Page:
Where is Christmas?
Disease, freezing temperatures, and the Revolutionary War bring bitter reality to the Reed home in December 1777. Captain Benjamin Reed is ordered to sail a supply shipment south to General George Washington. Days before Shenandoah’s scheduled departure, Ben’s first mate succumbs to smallpox.
Rebecca Reed had never feared the dreaded disease until her one-year-old daughter Felicity breaks out in the telltale rash. In the cold, dark days of Advent, Rebecca, Ben, and the Reed family wait in prayerful hope as Felicity fights for her life and they wonder who could be next.
With the rest of the family at risk, they decide to obtain the forbidden cowpox vaccine. Ben's brother Jonah, his uncle Isaiah, and Shenandoah’s cook Adam Greene venture off in search of the outlawed vaccine. A blizzard hits. A tree crashes. Jonah crumbles to the ground. A woman with the face of an angel aids Jonah, but is it too late? And where are Adam and Isaiah?
As the death toll rises throughout the Colonies, the Reed family prays for more than one Christmas miracle.
Lisa Belcastro lives with her family on Martha’s Vineyard. She loves time with her family and friends, running, gardening, outdoor activities, cooking, chocolate, reading, traveling, a healthy dose of adventure, and her cat, Ben, who keeps her company while she creates fictional lives for the numerous characters living inside her head.
Lisa runs as an ambassador for TEAM 413 (www.team413.org), and has completed a marathon (26.2 miles) in all fifty states.
Lisa’s stories are set on the Vineyard amidst the magnificence of the ocean, the beauty of sandy beaches, rolling hills, and ancient cliffs, as well as the people and events that make the Island so very unique.
When she’s not at her desk, Lisa is living in paradise, volunteering at her daughter’s school, serving in her church community, planting and weeding her numerous gardens, training to run the Walt Disney World Dopey Challenge in January 2016, walking the beach looking for sea glass, or enjoying a great meal while she pens the cuisine column for Vineyard Style Magazine.
1-Favorite quote: Attitude by Charles Swindoll: “The remarkable thing is we have a choice every day regarding the attitude we will embrace for that day. We cannot change our past... we cannot change the fact that people will act in a certain way. We cannot change the inevitable. The only thing we can do is play on the one string we have, and that is our attitude... I am convinced that life is 10% what happens to me and 90% how I react to it.”
2-Favorite book: The Traveler’s Gift by Andy Andrews. I read this book at least twice a year. Five times would not be unheard of.
3-Favorite dessert: Chocolate
4-Favorite flower: Lilacs, though Rosa Rugosa and Peonies are close behind
5-Favorite season: Summer! I love heat, and sunshine, and going to the beach, and warm nights. Did I mention I like to be warm??
6-Favorite musical: This is a tie: “Aida” and “Wicked”. I LOVE them both!!
7-Favorite country you want to visit: Greece! I took two of my girls as their high school graduation present. It was one of our best family vacations. We’d all like to go back again. Hopefully one day.
8-Favorite Restaurant: Chescas – on Martha’s Vineyard
9-Favorite author: Did you really ask this question? I have soooooo many! If I had to, absolutely had to, narrow my selection down to one author, then it would be C.S. Lewis.
10-Favorite holiday: Christmas! I start playing my Christmas CDs the day after Thanksgiving, and all my decorations go up. I love the celebration of Christ’s birthday. I avoid malls and shopping and excessive gift giving. I do my best to immerse myself in the joyous celebration of the greatest gift of all – God’s love for us.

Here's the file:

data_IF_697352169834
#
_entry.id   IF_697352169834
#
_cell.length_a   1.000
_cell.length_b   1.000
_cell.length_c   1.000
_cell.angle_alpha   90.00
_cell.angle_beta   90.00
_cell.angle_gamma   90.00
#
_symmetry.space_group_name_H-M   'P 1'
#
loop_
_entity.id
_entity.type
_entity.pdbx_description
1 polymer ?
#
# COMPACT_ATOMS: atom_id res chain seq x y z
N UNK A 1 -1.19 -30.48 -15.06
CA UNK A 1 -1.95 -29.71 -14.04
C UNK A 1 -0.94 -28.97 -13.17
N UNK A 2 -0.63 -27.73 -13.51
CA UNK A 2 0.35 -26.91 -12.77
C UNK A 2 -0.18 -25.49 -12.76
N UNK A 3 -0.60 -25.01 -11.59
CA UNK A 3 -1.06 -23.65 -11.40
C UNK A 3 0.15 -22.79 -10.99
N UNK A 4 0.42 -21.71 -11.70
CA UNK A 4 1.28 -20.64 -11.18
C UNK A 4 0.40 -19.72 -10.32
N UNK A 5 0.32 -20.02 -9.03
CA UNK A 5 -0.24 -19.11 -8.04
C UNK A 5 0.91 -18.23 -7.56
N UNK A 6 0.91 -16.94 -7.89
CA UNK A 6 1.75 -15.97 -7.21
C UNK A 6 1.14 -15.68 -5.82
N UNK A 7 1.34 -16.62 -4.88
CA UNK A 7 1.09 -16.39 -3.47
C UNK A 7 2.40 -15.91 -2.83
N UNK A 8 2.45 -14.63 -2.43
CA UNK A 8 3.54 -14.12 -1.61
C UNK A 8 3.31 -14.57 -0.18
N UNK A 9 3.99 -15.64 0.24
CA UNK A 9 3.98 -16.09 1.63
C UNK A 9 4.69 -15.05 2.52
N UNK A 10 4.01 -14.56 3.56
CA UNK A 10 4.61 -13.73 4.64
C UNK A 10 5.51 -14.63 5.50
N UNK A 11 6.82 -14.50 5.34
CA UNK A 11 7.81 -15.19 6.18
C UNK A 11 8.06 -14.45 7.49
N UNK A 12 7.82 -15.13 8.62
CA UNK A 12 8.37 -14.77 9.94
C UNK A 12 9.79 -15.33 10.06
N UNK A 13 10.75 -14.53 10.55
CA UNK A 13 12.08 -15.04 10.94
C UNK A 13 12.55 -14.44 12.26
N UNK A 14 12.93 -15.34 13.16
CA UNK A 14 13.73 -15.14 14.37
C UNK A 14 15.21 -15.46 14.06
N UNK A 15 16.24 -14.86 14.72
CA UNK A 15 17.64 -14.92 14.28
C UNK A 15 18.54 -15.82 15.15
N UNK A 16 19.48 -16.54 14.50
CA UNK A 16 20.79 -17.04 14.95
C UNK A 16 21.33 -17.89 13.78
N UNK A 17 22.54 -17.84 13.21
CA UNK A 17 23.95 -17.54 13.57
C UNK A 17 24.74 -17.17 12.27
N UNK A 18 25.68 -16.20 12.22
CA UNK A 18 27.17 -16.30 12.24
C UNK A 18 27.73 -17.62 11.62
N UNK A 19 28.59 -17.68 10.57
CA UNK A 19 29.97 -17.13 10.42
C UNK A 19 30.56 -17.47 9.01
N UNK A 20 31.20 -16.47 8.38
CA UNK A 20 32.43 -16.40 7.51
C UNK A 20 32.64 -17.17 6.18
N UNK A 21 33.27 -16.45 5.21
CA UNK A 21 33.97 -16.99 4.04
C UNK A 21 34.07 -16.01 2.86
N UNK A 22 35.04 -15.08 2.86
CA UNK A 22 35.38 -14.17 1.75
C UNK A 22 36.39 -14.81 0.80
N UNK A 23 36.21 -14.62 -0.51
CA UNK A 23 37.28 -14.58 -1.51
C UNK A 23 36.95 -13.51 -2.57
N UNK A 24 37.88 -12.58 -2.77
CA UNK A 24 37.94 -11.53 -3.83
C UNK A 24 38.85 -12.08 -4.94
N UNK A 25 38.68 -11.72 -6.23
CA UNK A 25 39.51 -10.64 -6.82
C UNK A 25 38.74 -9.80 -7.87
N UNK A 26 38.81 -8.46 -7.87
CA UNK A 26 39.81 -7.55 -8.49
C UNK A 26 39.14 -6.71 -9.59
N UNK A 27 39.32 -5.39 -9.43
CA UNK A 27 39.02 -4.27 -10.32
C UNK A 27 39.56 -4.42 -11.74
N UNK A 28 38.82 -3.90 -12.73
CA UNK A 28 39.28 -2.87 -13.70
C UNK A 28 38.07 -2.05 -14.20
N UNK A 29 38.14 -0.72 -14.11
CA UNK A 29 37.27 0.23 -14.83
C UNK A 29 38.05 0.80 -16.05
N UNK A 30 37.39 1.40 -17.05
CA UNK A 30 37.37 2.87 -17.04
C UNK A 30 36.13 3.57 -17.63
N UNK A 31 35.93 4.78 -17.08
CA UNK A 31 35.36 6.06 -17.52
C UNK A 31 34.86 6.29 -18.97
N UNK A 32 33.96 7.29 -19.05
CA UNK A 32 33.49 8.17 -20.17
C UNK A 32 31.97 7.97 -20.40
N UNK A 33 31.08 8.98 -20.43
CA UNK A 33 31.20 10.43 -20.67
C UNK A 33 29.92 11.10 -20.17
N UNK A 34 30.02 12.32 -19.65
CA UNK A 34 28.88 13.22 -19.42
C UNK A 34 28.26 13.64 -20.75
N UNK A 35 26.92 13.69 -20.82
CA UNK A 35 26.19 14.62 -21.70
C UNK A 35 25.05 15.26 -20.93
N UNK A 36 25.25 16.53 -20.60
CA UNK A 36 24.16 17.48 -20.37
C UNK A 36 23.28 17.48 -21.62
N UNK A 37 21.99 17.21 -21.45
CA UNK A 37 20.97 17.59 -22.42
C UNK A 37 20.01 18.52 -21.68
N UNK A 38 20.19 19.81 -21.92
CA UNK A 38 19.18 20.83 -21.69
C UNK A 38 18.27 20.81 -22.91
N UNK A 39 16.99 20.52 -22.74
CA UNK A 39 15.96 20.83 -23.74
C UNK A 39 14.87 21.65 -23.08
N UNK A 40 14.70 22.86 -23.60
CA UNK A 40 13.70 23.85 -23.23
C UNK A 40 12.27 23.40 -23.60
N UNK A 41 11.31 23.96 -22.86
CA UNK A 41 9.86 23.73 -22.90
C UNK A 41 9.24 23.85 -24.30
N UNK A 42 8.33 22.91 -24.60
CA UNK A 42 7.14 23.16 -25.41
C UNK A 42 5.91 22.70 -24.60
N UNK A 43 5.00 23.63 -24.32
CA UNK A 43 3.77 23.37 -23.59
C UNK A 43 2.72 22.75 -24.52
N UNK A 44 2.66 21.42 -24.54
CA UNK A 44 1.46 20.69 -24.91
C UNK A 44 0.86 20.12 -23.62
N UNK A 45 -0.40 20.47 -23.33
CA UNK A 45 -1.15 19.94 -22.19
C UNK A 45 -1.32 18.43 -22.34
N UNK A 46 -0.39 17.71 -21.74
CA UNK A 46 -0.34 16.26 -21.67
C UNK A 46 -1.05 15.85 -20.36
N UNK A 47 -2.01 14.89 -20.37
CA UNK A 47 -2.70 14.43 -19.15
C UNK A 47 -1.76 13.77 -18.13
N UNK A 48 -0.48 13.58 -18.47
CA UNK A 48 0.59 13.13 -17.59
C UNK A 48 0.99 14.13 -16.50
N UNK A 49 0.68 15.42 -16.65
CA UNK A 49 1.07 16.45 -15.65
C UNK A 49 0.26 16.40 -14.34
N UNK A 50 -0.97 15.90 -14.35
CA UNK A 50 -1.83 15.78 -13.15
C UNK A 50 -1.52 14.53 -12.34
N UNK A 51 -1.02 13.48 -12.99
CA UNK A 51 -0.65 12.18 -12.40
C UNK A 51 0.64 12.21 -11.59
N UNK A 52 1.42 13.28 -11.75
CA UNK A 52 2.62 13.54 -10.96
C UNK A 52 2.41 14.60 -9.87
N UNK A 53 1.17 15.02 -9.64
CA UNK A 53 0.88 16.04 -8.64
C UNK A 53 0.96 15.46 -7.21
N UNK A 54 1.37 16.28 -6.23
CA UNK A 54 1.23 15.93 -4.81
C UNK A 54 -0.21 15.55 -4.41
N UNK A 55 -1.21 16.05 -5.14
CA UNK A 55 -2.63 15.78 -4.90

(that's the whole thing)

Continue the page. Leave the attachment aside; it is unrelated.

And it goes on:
“Come on, sweet girl, take a sip of water.” Rebecca Reed held the teaspoon against Felicity’s lips. Although the baby burned with fever, she turned her head away, refusing the water.
Less than two months ago, they’d celebrated Felicity’s first birthday. Now, Rebecca feared her precious girl had contracted a serious case of influenza. For two days, she’d lain limp and despondent, her temperature reduced only with cold compresses and body wraps.
People died from influenza. Lots of people. Rebecca shuddered. She’d grown up untouched by fatal illnesses or the fear of contagious disease. Life in 1777 was so very different from everything she’d lived before she’d unknowingly entered the time portal in her now-husband’s ship, Shenandoah. In this time that was now her present, the colonists were battling Britain for their freedom. Disease and poverty ran rampant and soldiers died every day, victims of starvation, sickness, and freezing temperatures. Rebecca had known all this was going to happen, but she never thought her family might be, or would be, one of the casualties.
Shaking off the thought, Rebecca plunged the damp cloth into the pail of frigid stream water with melting chunks of ice Ben had brought upstairs a half hour ago. She wrung out the excess, then pressed the cloth to Felicity’s neck for a minute. Her temperature had to be close to 103, possibly higher. The cloth warmed almost instantly.
She turned over the beige fabric and placed the cooler side on her daughter’s forehead. Felicity barely moaned, her body wilted from hours of infection.
What Rebecca wouldn’t give for a bottle of children’s ibuprofen, a digital thermometer, and a prescription for Tamiflu. But that was a lifetime ago. Medicine, at least the kind she’d grown up with, wasn’t an option. Herbal treatments, ice baths from the nearly frozen-over stream, and vigilant care were her only options.
Rebecca attempted to give Felicity another sip of feverfew tea she’d boiled and let come to room temperature. The liquid merely dribbled down the side of her sweet little face. Swallowing back sobs, Rebecca rocked Felicity against her chest. “Lord, we need Your healing touch. Please deliver Felicity. Please don’t take my little girl.”
God was close to the sick and brokenhearted. How many times had Rebecca read those verses? Today, she needed to feel Him in the room, next to her, with Felicity. The swag of pine branches and red bow adorning the window reminded her that Christmas was coming. Felicity was too young to understand the holiday’s importance, but Rebecca couldn’t bear to think about Christmas arriving with Felicity still sick . . . or worse.